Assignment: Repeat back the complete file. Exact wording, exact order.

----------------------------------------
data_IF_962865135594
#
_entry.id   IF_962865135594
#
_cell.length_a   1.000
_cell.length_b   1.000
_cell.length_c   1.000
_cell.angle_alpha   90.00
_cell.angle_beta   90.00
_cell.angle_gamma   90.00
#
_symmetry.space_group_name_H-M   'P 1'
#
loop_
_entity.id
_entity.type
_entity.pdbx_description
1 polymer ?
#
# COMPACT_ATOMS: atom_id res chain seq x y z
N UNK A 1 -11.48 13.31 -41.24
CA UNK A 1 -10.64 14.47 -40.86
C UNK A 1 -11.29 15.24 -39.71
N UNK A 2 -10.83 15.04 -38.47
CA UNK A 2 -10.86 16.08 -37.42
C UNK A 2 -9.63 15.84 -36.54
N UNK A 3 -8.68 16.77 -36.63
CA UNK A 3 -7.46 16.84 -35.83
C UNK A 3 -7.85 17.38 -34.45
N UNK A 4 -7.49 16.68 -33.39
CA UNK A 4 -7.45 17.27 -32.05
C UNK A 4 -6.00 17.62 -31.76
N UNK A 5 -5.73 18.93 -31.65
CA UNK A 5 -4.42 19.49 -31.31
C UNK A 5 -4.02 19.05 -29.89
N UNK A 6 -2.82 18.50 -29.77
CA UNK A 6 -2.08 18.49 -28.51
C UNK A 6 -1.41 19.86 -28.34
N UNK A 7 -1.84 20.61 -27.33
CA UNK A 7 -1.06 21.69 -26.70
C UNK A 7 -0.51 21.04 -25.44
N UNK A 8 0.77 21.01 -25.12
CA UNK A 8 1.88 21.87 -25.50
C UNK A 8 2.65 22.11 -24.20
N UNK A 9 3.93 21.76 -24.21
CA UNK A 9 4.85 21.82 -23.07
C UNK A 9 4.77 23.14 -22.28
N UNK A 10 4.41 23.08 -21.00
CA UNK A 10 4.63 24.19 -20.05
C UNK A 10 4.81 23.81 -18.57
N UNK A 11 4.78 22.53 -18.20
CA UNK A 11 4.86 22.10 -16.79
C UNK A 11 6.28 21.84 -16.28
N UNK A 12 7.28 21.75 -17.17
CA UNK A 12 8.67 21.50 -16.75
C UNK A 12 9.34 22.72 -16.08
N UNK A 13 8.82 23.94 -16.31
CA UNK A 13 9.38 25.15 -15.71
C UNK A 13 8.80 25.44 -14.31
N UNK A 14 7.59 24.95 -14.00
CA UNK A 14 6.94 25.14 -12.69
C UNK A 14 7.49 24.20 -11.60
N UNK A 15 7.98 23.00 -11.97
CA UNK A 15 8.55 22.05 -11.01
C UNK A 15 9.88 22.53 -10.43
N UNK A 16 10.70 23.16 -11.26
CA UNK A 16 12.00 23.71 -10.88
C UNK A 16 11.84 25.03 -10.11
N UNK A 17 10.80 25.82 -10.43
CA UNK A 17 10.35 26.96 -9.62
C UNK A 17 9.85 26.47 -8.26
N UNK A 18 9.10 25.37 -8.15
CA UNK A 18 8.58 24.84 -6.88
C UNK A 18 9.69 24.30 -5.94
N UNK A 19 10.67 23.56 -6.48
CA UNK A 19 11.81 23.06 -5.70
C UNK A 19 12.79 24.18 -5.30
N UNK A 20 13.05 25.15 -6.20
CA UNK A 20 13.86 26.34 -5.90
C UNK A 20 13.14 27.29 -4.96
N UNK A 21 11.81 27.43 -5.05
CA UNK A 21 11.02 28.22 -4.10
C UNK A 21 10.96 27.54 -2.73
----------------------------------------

data_IF_962865135594
#
_entry.id   IF_962865135594
#
_cell.length_a   1.000
_cell.length_b   1.000
_cell.length_c   1.000
_cell.angle_alpha   90.00
_cell.angle_beta   90.00
_cell.angle_gamma   90.00
#
_symmetry.space_group_name_H-M   'P 1'
#
loop_
_entity.id
_entity.type
_entity.pdbx_description
1 polymer ?
#
# COMPACT_ATOMS: atom_id res chain seq x y z
N UNK A 1 -11.48 13.31 -41.24
CA UNK A 1 -10.64 14.47 -40.86
C UNK A 1 -11.29 15.24 -39.71
N UNK A 2 -10.83 15.04 -38.47
CA UNK A 2 -10.86 16.08 -37.42
C UNK A 2 -9.63 15.84 -36.54
N UNK A 3 -8.68 16.77 -36.63
CA UNK A 3 -7.46 16.84 -35.83
C UNK A 3 -7.85 17.38 -34.45
N UNK A 4 -7.49 16.68 -33.39
CA UNK A 4 -7.45 17.27 -32.05
C UNK A 4 -6.00 17.62 -31.76
N UNK A 5 -5.73 18.93 -31.65
CA UNK A 5 -4.42 19.49 -31.31
C UNK A 5 -4.02 19.05 -29.89
N UNK A 6 -2.82 18.50 -29.77
CA UNK A 6 -2.08 18.49 -28.51
C UNK A 6 -1.41 19.86 -28.34
N UNK A 7 -1.84 20.61 -27.33
CA UNK A 7 -1.06 21.69 -26.70
C UNK A 7 -0.51 21.04 -25.44
N UNK A 8 0.77 21.01 -25.12
CA UNK A 8 1.88 21.87 -25.50
C UNK A 8 2.65 22.11 -24.20
N UNK A 9 3.93 21.76 -24.21
CA UNK A 9 4.85 21.82 -23.07
C UNK A 9 4.77 23.14 -22.28
N UNK A 10 4.41 23.08 -21.00
CA UNK A 10 4.63 24.19 -20.05
C UNK A 10 4.81 23.81 -18.57
N UNK A 11 4.78 22.53 -18.20
CA UNK A 11 4.86 22.10 -16.79
C UNK A 11 6.28 21.84 -16.28
N UNK A 12 7.28 21.75 -17.17
CA UNK A 12 8.67 21.50 -16.75
C UNK A 12 9.34 22.72 -16.08
N UNK A 13 8.82 23.94 -16.31
CA UNK A 13 9.38 25.15 -15.71
C UNK A 13 8.80 25.44 -14.31
N UNK A 14 7.59 24.95 -14.00
CA UNK A 14 6.94 25.14 -12.69
C UNK A 14 7.49 24.20 -11.60
N UNK A 15 7.98 23.00 -11.97
CA UNK A 15 8.55 22.05 -11.01
C UNK A 15 9.88 22.53 -10.43
N UNK A 16 10.70 23.16 -11.26
CA UNK A 16 12.00 23.71 -10.88
C UNK A 16 11.84 25.03 -10.11
N UNK A 17 10.80 25.82 -10.43
CA UNK A 17 10.35 26.96 -9.62
C UNK A 17 9.85 26.47 -8.26
N UNK A 18 9.10 25.37 -8.15
CA UNK A 18 8.58 24.84 -6.88
C UNK A 18 9.69 24.30 -5.94
N UNK A 19 10.67 23.56 -6.48
CA UNK A 19 11.81 23.06 -5.70
C UNK A 19 12.79 24.18 -5.30
N UNK A 20 13.05 25.15 -6.20
CA UNK A 20 13.86 26.34 -5.90
C UNK A 20 13.14 27.29 -4.96
N UNK A 21 11.81 27.43 -5.05
CA UNK A 21 11.02 28.22 -4.10
C UNK A 21 10.96 27.54 -2.73